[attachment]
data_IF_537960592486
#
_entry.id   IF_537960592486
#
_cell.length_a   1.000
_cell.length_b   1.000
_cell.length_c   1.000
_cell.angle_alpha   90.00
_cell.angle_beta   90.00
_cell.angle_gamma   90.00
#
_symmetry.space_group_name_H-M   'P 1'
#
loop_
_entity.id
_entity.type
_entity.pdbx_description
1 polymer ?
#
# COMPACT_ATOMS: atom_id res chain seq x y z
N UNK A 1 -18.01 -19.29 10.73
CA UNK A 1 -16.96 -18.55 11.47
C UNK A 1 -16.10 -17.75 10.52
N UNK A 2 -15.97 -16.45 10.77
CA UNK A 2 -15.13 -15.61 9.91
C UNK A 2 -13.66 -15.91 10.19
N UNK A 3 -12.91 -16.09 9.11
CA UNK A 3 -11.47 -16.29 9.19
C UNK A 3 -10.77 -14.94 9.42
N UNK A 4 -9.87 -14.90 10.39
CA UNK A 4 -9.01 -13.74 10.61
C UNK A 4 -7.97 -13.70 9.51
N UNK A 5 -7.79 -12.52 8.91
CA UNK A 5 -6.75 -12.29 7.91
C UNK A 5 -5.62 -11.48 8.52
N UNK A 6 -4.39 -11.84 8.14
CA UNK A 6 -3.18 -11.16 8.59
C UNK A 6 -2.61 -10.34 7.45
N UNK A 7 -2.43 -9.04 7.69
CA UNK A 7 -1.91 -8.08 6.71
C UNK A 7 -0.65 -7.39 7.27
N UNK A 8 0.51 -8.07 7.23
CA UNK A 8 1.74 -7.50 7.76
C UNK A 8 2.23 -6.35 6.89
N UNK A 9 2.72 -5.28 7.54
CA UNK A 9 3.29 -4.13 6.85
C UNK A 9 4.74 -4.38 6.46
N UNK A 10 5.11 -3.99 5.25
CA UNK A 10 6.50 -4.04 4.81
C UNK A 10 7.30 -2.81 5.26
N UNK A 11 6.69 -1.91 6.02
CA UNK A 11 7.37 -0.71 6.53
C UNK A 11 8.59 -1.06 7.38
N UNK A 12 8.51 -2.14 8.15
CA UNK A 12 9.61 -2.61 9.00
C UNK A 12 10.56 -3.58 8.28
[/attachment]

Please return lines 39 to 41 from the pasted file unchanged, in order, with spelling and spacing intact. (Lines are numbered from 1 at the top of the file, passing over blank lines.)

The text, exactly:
N UNK A 7 -2.43 -9.04 7.69
CA UNK A 7 -1.91 -8.08 6.71
C UNK A 7 -0.65 -7.39 7.27